THE suspension of “pass-through” fees collected by local government units (LGUs) from vehicles transporting goods across the country will help reduce costs among micro and small businesses, among others, according to an official of the Department of Trade and Industry (DTI).
“This has been a long-standing issue, not just from the truckers, but even the manufacturers, the local businesses. Because they need to transport their goods, services and everything else they’re selling; even the micro and small businesses,” DTI Undersecretary Kim Lokin said at a news forum in Quezon City on Saturday.
The Trade undersecretary added, partly in Filipino, “There are many of those—so the permits, the taxes, the sticker fees and so many sundry fees, the businesses are suffering already, especially for the micro and small businesses, since their capital is not so big.”
Lokin illustrated the process that small merchants go through. When they transport the goods they sell, for instance, under the One Town One Product (OTOP), these micro and small businesses would hire jeepneys, and not even trucks because it’s going to cost them more.
According to the website of DTI, OTOP Philippines is a “priority stimulus program” for micro, small and medium enterprises (MSMEs) as government’s effort to drive inclusive local economic growth.
“The program enables localities and communities to determine, develop, support, and promote products or services that are rooted in its local culture, community resource, creativity, connection, and competitive advantage,” the DTI website noted.
“So when they reach the next town or city, they will be flagged down again. Mayroon po ba kayong mga kailangan namin na ganito, ganiyan [They’re asked if they have this or that kind of paper requirements for this particular locality],” Lokin said.
Last Thursday, President Ferdinand R. Marcos Jr. prohibited LGUs from collecting pass-through fees for delivery vehicles on national roads, and those unfunded by Republic Act (RA) No. 7160 or the Local Government Code (LGC).
He also “strongly urged” LGUs to suspend or discontinue the collection of fees such as sticker fees, discharging fees, market fees, toll fees, entry fees, or mayor’s permit fees, imposed on vehicles simply transporting goods and passing through public roads constructed by and funded through the LGC.
The policies were issued through the president’s Executive Order No. 41, which he signed on September 25, 2023, but only took effect last Thursday after it was posted in the Official Gazette.
Marcos said this is in line with his administration’s goal to reduce transport and logistics costs, which are often passed on to consumers, who bear the brunt of the increase in prices of goods and commodities.
Logistics costs eat up 30%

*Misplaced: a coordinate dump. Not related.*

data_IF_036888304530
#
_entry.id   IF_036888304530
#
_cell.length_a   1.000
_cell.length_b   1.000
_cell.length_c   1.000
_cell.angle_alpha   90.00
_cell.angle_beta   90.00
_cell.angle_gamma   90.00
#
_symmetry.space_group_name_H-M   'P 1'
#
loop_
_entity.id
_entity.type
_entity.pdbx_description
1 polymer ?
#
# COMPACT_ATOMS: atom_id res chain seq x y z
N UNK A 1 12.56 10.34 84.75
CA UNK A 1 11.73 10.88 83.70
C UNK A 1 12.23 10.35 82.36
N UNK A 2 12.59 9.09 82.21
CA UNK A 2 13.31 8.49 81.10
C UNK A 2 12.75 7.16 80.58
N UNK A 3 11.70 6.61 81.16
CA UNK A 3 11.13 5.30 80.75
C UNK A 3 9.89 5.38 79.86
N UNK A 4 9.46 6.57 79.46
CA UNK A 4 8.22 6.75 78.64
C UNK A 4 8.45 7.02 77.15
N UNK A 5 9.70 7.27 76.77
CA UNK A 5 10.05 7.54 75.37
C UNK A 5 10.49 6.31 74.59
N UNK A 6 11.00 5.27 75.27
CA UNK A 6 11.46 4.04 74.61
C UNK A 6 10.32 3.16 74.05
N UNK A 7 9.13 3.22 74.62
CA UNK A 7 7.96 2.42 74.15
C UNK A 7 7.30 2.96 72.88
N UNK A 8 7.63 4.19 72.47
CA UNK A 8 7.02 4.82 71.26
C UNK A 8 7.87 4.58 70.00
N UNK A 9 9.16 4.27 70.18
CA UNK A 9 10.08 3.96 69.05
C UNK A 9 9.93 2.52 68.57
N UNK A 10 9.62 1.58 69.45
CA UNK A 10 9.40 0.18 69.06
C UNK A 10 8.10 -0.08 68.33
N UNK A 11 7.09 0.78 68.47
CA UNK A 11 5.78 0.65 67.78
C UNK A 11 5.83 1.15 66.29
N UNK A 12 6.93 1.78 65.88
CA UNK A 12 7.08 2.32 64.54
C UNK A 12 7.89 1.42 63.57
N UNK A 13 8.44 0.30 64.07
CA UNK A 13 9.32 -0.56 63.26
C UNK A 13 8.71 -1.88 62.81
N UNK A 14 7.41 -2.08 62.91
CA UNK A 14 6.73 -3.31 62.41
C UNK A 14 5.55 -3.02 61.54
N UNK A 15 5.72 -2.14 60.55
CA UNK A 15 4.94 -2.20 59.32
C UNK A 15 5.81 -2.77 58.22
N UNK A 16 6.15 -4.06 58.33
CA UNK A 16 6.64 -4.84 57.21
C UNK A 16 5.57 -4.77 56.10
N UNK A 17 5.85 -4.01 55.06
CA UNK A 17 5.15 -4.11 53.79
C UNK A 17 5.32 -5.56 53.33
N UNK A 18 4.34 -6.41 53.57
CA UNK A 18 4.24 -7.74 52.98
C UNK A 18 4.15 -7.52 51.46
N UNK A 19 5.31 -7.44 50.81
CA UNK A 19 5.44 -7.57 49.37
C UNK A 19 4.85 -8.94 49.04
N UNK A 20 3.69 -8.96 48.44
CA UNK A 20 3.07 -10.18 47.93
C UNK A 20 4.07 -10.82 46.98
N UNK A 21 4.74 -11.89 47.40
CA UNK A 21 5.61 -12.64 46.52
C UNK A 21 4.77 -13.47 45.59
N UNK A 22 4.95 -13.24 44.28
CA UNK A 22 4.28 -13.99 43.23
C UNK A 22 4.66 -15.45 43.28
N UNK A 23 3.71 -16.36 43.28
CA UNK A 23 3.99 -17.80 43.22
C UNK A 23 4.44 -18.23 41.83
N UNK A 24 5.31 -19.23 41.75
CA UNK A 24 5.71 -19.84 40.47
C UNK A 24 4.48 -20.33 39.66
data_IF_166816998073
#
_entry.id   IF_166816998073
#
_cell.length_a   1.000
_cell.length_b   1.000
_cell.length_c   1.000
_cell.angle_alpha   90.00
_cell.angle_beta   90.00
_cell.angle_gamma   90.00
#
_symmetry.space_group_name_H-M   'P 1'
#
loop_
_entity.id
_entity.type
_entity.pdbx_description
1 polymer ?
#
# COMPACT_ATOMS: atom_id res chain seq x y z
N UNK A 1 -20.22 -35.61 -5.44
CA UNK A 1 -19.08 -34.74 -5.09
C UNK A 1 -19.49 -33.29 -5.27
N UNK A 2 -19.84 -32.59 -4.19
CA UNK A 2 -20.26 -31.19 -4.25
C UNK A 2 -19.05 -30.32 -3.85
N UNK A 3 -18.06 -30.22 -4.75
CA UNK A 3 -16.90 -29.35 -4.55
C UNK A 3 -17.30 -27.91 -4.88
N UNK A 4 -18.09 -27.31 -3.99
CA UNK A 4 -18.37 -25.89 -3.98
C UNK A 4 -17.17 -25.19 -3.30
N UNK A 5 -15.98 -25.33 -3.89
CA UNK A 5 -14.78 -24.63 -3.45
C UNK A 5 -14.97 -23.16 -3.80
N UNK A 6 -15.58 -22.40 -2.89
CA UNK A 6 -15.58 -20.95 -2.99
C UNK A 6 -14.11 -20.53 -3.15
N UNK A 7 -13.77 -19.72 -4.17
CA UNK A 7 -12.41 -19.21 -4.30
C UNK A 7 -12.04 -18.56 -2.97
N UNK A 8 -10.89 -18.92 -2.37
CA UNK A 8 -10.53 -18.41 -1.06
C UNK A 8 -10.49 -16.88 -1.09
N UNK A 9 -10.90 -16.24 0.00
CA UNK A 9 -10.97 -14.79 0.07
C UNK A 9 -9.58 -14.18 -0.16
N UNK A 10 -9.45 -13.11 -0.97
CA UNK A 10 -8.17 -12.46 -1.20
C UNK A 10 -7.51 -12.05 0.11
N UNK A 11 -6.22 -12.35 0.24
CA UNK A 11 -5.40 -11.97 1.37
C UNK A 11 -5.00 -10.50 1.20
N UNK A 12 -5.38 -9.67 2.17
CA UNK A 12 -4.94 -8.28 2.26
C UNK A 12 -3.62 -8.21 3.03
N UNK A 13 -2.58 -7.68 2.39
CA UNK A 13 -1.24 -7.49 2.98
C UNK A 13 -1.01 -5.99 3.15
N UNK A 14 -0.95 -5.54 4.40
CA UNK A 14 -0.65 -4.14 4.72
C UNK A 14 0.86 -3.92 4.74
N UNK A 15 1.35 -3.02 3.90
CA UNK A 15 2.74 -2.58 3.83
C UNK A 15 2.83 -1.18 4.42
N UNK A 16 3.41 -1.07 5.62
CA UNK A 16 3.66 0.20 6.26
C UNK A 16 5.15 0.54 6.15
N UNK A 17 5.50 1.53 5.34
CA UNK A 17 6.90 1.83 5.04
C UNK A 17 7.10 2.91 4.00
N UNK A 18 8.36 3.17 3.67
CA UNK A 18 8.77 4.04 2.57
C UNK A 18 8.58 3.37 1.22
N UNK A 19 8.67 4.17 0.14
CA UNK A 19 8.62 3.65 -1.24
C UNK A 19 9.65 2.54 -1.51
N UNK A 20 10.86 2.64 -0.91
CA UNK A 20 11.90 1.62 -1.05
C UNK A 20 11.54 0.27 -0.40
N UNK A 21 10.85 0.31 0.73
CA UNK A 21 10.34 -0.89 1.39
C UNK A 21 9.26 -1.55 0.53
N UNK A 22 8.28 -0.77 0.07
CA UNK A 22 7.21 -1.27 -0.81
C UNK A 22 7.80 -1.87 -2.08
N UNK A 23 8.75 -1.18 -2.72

Meanwhile, Lokin divulged that 30 percent of the annual cost of a good being sold in the market originate from logistics cost. With this, she pointed out that the suspension of the pass-through fees helps ease the burden of manufacturers, consumers, and small business owners.
For her part, Rina Papa, Vice President of Alliance of Concerned Truck Owners and Organization (ACTOO), expressed hope that the truckers group will be part of the technical working group being developed for the implementing rules and regulations (IRR) of EO 41.
“And we hope they take into consideration not just the national roads but the roads that lead to business centers—our manufacturing sites, our warehouses natin,” Papa said.
Papa also noted that since the distribution of goods would have an implication on the entire nation and not just one municipality, the LGUs, through this EO, should consider the “general impact of imposing taxes, levies, permits, et cetera even under local roads.”
While she only dropped estimates, Papa revealed that the road use taxes being imposed by the local government on truckers could cost about P2,000 to as high as P2,500 per truck, per month.
This, she said, translates to around P30,000 additional cost to logistics per truck, annually.
Currently, Papa said there are about 3,500 members of ACTOO. Meanwhile, in terms of truck units, she said there are 5,000. She added that these members are mostly based in Manila.
She cited some instances where trucks are obliged to pay for a sticker fee whenever they would pass through the checkpoints of some provinces. Not paying for this, she added, would mean that the truck wouldn’t be able to pass through.
“We cannot understand that treatment of truckers and as I have said, I think the EO would open up and enlighten the various local government units and other sectors as to the importance of the truckers in terms of the national economy,” the ACTOO official emphasized.